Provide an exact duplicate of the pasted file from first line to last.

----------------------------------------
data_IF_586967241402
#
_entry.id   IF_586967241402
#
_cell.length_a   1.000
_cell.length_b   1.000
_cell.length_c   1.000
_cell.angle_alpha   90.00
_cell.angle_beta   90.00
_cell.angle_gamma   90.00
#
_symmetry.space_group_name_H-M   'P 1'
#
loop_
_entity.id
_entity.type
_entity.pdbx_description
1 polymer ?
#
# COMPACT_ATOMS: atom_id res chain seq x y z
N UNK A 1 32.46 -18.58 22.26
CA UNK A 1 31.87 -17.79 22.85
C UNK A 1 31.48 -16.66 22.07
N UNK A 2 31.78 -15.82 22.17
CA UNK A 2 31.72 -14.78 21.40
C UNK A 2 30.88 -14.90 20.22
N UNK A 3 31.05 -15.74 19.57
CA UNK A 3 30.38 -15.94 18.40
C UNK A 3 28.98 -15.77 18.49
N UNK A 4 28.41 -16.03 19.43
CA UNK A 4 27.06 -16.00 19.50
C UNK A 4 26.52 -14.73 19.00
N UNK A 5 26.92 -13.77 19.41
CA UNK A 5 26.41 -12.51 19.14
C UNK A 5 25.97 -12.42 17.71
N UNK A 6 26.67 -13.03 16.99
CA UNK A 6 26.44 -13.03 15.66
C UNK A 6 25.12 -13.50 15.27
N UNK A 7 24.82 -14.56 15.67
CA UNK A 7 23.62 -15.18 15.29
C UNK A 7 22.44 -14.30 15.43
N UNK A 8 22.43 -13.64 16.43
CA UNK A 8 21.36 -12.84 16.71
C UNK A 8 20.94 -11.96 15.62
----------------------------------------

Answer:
data_IF_586967241402
#
_entry.id   IF_586967241402
#
_cell.length_a   1.000
_cell.length_b   1.000
_cell.length_c   1.000
_cell.angle_alpha   90.00
_cell.angle_beta   90.00
_cell.angle_gamma   90.00
#
_symmetry.space_group_name_H-M   'P 1'
#
loop_
_entity.id
_entity.type
_entity.pdbx_description
1 polymer ?
#
# COMPACT_ATOMS: atom_id res chain seq x y z
N UNK A 1 32.46 -18.58 22.26
CA UNK A 1 31.87 -17.79 22.85
C UNK A 1 31.48 -16.66 22.07
N UNK A 2 31.78 -15.82 22.17
CA UNK A 2 31.72 -14.78 21.40
C UNK A 2 30.88 -14.90 20.22
N UNK A 3 31.05 -15.74 19.57
CA UNK A 3 30.38 -15.94 18.40
C UNK A 3 28.98 -15.77 18.49
N UNK A 4 28.41 -16.03 19.43
CA UNK A 4 27.06 -16.00 19.50
C UNK A 4 26.52 -14.73 19.00
N UNK A 5 26.92 -13.77 19.41
CA UNK A 5 26.41 -12.51 19.14
C UNK A 5 25.97 -12.42 17.71
N UNK A 6 26.67 -13.03 16.99
CA UNK A 6 26.44 -13.03 15.66
C UNK A 6 25.12 -13.50 15.27
N UNK A 7 24.82 -14.56 15.67
CA UNK A 7 23.62 -15.18 15.29
C UNK A 7 22.44 -14.30 15.43
N UNK A 8 22.43 -13.64 16.43
CA UNK A 8 21.36 -12.84 16.71
C UNK A 8 20.94 -11.96 15.62